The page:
These aren't last year's Yankees
By KEN FIDLIN, QMI Agency
|Soriano hasn't exactly endeared himself in New York, both with his performances and his attitude. (REUTERS)
The New York Yankees are never shy about going after the high-profile free agents, like C.C. Sabathia and A.J. Burnett but in the early going of the 2011 season, it's a couple of reclamation projects who are keeping the Bronx Bombers' pitching staff afloat.
With Phil Hughes on the shelf indefinitely with what is now believed to be a circulatory problem, creating a dead-arm syndrome and sapping his fastball of its velocity, 35-year-old Freddy Garcia has stepped into the rotation and performed well.
He joins a starting staff that already includes Bartolo Colon, another who has been retrieved from baseball's scrap heap for one more go-round in the majors.
Colon handcuffed the Blue Jays on five hits in 6 2/3 innings on April 20 in Toronto in a 6-2 Yankees win. In his last start, he was even better in beating the White Sox 3-1 over eight innings.
Garcia, who has reinvented himself into a righthanded version of Jamie Moyer, has allowed just five hits and four walks over 13 innings in three appearances for New York. He'll face the Jays and Ricky Romero Friday night in the opener of their three-game weekend series at Yankee Stadium.
At the plate, the Yankees went into Thursday night's series finale against the White Sox with 39 home runs in their first 18 games, a longball pace reminiscent of the Blue Jays in 2010.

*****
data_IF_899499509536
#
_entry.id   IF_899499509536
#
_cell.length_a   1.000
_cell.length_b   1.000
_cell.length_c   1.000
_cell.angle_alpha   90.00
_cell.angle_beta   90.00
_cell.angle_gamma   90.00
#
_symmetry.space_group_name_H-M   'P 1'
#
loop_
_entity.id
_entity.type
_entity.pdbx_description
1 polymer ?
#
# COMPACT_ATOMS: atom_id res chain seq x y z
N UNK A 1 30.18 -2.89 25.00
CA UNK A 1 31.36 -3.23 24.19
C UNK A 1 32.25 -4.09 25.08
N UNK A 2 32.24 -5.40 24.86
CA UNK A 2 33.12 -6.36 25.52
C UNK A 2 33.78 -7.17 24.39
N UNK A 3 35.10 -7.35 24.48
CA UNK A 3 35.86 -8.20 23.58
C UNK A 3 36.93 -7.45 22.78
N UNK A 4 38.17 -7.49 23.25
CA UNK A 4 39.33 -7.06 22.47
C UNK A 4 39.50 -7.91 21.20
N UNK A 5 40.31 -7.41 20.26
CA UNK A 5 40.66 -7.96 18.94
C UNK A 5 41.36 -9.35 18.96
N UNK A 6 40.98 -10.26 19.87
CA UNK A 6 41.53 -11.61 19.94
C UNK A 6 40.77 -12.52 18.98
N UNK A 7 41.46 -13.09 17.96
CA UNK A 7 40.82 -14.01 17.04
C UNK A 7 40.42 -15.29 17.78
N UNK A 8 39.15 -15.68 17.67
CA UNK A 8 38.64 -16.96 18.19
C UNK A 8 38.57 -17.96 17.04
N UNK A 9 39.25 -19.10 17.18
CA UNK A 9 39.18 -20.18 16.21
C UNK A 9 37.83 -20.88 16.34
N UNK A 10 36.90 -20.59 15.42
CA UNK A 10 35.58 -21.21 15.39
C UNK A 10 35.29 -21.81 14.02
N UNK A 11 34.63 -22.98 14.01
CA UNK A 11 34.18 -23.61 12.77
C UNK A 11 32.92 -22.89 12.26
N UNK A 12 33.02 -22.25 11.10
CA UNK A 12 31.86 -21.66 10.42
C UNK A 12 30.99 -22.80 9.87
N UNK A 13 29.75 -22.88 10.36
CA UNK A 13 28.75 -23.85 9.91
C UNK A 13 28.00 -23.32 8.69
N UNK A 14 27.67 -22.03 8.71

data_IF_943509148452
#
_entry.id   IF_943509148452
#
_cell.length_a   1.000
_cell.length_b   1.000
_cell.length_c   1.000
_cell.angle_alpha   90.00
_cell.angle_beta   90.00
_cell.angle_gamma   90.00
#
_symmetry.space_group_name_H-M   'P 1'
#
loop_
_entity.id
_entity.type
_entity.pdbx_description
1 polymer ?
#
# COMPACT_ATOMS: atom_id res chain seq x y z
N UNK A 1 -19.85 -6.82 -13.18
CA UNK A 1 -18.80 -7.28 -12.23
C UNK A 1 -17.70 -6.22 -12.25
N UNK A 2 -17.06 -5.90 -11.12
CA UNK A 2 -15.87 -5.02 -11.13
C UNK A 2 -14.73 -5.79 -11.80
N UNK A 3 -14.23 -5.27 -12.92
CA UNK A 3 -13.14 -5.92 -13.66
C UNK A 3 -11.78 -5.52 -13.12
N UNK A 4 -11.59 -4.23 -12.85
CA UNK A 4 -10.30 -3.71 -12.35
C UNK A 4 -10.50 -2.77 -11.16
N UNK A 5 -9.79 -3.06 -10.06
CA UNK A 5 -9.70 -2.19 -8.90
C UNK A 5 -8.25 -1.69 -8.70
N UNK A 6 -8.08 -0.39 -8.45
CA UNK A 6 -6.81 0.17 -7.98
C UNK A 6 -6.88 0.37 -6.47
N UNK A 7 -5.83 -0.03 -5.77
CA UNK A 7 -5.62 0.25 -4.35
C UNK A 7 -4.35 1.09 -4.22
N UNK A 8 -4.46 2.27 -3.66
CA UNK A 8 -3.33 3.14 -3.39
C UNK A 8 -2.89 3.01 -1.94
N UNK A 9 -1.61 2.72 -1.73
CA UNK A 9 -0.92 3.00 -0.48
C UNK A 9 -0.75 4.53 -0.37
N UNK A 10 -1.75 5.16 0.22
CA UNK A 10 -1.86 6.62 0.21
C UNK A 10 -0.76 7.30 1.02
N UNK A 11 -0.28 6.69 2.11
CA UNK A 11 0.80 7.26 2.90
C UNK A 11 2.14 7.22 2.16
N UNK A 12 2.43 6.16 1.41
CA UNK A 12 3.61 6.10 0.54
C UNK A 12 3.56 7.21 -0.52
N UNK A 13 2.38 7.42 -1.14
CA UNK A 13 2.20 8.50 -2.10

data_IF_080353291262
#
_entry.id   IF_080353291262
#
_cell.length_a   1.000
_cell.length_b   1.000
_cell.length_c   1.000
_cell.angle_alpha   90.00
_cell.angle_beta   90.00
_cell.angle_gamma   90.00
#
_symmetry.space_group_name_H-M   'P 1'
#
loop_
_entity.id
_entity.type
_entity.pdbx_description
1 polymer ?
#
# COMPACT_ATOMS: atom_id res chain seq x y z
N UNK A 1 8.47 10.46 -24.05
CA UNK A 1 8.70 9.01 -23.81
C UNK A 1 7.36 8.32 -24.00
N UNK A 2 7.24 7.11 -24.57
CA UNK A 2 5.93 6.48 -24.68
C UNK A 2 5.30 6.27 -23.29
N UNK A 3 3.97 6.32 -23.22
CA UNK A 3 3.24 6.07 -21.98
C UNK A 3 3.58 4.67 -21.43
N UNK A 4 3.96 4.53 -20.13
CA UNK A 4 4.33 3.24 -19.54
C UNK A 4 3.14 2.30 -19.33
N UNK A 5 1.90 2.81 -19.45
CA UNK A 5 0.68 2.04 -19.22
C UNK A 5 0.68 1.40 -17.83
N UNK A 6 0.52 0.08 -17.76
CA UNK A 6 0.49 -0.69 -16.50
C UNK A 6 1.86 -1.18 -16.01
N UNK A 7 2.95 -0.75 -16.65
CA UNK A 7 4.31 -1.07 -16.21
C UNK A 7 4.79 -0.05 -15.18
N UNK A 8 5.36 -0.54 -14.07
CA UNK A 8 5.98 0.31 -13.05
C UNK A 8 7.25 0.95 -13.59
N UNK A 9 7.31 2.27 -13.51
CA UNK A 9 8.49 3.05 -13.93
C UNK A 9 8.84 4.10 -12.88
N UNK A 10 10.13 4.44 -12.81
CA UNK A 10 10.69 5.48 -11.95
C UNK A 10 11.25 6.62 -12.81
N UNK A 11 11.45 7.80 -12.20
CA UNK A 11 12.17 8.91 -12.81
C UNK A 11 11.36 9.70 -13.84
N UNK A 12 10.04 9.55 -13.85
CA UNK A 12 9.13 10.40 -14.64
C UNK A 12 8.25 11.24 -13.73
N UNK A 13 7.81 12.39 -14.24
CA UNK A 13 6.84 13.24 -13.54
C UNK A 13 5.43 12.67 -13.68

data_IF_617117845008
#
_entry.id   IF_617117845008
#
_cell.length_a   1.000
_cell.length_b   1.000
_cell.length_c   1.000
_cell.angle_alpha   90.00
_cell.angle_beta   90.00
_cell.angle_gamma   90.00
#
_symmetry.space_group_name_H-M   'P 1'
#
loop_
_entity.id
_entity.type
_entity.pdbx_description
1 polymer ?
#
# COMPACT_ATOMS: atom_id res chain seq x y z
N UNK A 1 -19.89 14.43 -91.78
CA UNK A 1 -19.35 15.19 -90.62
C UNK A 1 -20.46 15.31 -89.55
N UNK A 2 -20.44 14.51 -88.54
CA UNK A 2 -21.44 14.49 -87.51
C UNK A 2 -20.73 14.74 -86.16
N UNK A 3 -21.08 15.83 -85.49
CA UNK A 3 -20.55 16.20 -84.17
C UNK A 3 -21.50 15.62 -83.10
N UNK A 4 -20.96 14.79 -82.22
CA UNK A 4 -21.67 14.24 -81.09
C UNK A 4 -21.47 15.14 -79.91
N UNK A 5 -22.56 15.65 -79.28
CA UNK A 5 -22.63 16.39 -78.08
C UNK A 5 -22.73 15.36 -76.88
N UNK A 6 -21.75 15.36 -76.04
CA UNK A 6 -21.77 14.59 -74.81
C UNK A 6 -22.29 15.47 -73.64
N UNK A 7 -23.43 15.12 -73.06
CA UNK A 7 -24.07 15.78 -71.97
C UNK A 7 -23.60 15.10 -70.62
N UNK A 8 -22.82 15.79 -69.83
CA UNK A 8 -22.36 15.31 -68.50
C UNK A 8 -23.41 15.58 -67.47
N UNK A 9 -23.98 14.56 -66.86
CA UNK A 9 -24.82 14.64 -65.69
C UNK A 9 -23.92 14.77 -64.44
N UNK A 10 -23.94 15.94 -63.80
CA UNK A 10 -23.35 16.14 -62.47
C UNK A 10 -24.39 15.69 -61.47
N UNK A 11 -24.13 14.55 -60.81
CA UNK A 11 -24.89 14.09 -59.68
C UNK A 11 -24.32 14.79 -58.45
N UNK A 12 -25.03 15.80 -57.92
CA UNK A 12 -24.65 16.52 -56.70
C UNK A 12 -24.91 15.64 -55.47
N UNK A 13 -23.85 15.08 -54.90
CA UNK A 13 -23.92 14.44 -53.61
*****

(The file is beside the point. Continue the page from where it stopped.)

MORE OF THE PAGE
The Yankees are finding, as the Jays did a year ago, that home run binges come at a cost to on-base percentage. Last April, the Yanks had 27 homers in 20 April games, but still scored 118 runs, largely because of a .362 on-base percentage. This year, New York's on-base percentage has dropped to .328 and they have produced 108 runs.
This week, in the first three games against the White Sox, the Yankees have scored just five runs, three of them on homers.
But nobody in New York is much concerned with the offence. Pitching remains the issue and set-up man Rafael Soriano has found himself in the uncomfortable Big Apple spotlight.
Soriano saved 45 games for the Tampa Bay Rays last season and signed a three-year, $35 million contract to set up for iconic closer Mariano Rivera. Soriano hasn't exactly endeared himself in New York, both with his performances and his attitude.
He has appeared in 10 innings over 11 appearances and has allowed nine earned runs. All season long in 2010, he allowed just 12 earned runs. Just as bad has been his demeanour on the mound, leading to speculation that he isn't happy in pinstripes. Rivera has advised Sopriano to relax.
"New York is going to be different," Rivera said. "There are a lot of expectations, and you just have to learn how to deal with it. You have to learn to enjoy it."
-- Ken Fidlin